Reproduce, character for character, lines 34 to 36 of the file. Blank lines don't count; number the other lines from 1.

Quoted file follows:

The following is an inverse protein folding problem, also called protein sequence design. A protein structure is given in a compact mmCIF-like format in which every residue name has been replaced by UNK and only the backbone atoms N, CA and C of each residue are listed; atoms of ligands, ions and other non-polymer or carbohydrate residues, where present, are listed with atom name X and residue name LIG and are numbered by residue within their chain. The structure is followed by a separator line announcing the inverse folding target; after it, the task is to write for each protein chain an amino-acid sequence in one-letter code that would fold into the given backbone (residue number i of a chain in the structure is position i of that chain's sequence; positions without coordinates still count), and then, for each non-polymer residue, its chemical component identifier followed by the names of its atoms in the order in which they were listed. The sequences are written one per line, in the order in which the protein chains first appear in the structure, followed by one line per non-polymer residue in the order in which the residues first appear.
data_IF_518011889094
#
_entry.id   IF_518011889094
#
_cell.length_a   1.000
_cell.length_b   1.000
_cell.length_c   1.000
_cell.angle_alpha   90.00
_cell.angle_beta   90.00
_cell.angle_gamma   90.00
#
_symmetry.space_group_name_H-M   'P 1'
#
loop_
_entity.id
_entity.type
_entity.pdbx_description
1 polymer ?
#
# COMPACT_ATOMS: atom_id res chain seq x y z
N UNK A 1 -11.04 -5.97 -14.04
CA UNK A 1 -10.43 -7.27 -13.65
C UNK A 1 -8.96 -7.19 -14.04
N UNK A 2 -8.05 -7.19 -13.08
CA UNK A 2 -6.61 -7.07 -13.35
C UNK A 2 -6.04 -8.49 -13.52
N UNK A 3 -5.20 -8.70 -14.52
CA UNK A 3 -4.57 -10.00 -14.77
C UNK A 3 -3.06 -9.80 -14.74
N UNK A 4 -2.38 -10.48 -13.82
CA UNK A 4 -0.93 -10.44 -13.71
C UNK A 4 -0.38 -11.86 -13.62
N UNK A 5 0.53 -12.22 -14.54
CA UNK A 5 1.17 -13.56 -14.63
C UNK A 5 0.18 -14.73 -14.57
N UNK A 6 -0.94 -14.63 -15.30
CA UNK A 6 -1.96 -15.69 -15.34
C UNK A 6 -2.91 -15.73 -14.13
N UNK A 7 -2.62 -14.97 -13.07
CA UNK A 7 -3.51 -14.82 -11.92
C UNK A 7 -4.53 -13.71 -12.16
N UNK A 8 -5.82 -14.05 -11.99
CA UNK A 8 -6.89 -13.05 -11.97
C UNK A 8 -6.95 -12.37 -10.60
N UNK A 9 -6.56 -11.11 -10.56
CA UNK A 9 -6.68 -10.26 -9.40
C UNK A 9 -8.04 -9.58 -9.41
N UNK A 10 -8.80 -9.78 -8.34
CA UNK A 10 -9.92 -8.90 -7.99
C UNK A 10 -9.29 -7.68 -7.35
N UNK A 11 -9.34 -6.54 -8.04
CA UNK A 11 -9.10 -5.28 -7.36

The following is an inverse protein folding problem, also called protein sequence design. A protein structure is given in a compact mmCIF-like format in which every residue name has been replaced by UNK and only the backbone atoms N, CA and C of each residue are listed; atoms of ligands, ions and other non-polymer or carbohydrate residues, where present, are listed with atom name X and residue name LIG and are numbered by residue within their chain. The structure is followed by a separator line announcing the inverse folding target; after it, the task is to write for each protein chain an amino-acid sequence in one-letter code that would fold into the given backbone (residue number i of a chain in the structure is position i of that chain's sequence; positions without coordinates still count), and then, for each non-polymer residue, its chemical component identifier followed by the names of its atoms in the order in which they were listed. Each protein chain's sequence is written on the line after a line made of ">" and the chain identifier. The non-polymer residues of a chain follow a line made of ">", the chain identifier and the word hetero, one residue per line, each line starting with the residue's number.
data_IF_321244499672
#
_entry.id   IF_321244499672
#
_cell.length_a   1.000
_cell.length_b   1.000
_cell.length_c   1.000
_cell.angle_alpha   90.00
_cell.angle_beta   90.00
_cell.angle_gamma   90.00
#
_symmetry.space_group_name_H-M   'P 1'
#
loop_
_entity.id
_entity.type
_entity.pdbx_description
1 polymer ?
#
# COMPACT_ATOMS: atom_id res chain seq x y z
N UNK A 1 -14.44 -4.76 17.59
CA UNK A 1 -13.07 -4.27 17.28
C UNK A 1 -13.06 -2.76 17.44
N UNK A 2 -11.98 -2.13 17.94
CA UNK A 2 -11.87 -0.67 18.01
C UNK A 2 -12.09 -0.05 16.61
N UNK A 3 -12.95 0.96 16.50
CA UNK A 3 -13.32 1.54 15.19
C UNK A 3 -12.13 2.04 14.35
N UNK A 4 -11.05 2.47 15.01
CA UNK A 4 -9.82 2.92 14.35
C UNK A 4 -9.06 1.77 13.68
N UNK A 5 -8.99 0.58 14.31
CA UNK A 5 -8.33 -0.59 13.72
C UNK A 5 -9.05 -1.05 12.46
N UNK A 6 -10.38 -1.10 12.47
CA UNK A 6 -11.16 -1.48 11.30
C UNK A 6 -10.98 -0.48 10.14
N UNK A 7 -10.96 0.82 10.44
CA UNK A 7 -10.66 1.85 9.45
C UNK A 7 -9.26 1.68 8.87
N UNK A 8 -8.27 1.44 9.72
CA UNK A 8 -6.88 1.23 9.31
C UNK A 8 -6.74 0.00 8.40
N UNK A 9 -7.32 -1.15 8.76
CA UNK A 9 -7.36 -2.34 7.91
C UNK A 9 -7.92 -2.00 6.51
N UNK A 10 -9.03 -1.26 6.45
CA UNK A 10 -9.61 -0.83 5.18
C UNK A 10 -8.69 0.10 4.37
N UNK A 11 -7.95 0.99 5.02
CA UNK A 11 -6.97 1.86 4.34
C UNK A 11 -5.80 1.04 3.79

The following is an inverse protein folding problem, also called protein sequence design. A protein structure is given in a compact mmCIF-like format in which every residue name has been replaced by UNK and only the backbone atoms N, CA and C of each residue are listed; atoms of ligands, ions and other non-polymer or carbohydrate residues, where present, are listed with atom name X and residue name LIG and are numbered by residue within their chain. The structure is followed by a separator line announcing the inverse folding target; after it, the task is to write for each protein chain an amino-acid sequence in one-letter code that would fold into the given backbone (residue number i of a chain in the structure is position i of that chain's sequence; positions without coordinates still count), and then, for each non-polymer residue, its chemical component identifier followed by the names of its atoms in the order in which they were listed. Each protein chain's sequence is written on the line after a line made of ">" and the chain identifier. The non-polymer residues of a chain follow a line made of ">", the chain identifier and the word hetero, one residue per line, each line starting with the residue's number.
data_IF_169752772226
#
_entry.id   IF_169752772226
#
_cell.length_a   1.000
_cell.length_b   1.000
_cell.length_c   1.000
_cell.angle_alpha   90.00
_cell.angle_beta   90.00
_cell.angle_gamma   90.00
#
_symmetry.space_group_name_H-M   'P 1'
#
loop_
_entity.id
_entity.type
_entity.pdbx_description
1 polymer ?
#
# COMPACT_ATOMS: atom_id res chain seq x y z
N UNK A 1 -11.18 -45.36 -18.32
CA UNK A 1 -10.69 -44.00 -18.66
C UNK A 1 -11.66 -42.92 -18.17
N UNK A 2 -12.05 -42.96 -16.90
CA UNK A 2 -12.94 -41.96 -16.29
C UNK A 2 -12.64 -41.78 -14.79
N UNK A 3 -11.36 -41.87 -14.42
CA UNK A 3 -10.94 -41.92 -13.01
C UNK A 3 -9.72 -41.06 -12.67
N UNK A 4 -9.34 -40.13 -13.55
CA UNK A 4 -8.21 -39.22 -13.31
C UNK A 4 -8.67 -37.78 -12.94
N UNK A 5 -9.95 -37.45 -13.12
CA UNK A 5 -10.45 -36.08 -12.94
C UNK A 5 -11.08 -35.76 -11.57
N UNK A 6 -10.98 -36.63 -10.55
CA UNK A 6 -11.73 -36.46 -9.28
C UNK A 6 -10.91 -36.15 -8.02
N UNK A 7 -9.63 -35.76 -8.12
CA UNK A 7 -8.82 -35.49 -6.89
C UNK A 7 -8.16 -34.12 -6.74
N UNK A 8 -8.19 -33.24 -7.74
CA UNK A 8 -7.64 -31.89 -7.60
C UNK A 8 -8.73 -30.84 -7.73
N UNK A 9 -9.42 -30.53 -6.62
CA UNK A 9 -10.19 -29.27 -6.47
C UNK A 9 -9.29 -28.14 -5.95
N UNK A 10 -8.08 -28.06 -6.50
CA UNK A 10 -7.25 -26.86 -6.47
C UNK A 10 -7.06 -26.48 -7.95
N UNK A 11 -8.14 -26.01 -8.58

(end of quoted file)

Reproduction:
N UNK A 5 0.53 -12.22 -14.54
CA UNK A 5 1.17 -13.56 -14.63
C UNK A 5 0.18 -14.73 -14.57